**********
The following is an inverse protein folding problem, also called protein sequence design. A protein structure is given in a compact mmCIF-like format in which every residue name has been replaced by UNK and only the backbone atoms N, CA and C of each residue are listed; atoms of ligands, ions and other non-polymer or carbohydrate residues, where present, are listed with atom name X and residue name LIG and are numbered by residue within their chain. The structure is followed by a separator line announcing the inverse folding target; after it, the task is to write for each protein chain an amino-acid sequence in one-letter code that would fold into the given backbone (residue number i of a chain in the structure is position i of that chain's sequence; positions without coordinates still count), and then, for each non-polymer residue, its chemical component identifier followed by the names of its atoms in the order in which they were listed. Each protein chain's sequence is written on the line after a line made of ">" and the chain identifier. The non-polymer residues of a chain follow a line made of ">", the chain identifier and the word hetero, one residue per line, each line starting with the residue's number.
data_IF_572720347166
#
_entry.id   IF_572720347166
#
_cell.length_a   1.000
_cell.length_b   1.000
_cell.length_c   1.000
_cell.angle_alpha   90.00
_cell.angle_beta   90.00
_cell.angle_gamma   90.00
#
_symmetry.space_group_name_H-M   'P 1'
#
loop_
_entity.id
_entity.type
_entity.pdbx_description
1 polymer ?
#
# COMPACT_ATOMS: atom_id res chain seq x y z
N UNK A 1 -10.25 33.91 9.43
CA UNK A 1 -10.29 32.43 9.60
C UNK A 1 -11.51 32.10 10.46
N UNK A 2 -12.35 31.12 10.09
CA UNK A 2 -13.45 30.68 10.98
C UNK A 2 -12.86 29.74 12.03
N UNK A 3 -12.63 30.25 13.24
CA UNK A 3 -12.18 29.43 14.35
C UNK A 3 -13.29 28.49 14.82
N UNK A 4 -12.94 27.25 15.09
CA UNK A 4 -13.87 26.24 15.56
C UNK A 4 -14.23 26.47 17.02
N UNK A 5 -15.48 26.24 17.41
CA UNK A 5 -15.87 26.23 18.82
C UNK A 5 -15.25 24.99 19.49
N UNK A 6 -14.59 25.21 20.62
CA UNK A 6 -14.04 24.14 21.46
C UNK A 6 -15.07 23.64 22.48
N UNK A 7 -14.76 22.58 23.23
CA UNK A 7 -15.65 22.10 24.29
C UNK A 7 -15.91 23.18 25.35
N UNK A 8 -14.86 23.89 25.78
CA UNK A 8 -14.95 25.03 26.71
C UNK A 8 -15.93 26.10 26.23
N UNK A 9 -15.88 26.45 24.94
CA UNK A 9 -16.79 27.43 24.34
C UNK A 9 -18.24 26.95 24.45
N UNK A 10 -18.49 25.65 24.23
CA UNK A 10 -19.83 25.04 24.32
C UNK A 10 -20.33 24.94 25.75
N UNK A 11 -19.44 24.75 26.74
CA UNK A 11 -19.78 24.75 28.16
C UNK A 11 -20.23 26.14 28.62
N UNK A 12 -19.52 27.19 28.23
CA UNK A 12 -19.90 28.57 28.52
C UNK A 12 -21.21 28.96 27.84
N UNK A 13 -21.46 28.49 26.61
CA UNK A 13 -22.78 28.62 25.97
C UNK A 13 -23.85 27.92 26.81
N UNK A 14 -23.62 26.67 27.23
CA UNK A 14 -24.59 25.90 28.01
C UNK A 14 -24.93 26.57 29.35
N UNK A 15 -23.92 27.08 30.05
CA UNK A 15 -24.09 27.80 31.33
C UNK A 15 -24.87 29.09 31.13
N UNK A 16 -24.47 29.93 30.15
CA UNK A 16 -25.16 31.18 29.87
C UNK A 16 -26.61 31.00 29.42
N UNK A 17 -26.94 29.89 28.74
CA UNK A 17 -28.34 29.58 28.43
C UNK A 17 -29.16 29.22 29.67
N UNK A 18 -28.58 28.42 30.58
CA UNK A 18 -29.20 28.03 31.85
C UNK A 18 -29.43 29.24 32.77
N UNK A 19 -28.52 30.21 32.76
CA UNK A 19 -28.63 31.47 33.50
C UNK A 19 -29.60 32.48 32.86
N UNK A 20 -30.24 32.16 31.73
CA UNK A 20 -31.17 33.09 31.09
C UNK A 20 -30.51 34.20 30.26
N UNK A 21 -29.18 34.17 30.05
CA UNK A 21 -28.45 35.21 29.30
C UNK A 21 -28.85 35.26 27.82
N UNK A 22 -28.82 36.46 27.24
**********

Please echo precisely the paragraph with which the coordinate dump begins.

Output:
The following is an inverse protein folding problem, also called protein sequence design. A protein structure is given in a compact mmCIF-like format in which every residue name has been replaced by UNK and only the backbone atoms N, CA and C of each residue are listed; atoms of ligands, ions and other non-polymer or carbohydrate residues, where present, are listed with atom name X and residue name LIG and are numbered by residue within their chain. The structure is followed by a separator line announcing the inverse folding target; after it, the task is to write for each protein chain an amino-acid sequence in one-letter code that would fold into the given backbone (residue number i of a chain in the structure is position i of that chain's sequence; positions without coordinates still count), and then, for each non-polymer residue, its chemical component identifier followed by the names of its atoms in the order in which they were listed. Each protein chain's sequence is written on the line after a line made of ">" and the chain identifier. The non-polymer residues of a chain follow a line made of ">", the chain identifier and the word hetero, one residue per line, each line starting with the residue's number.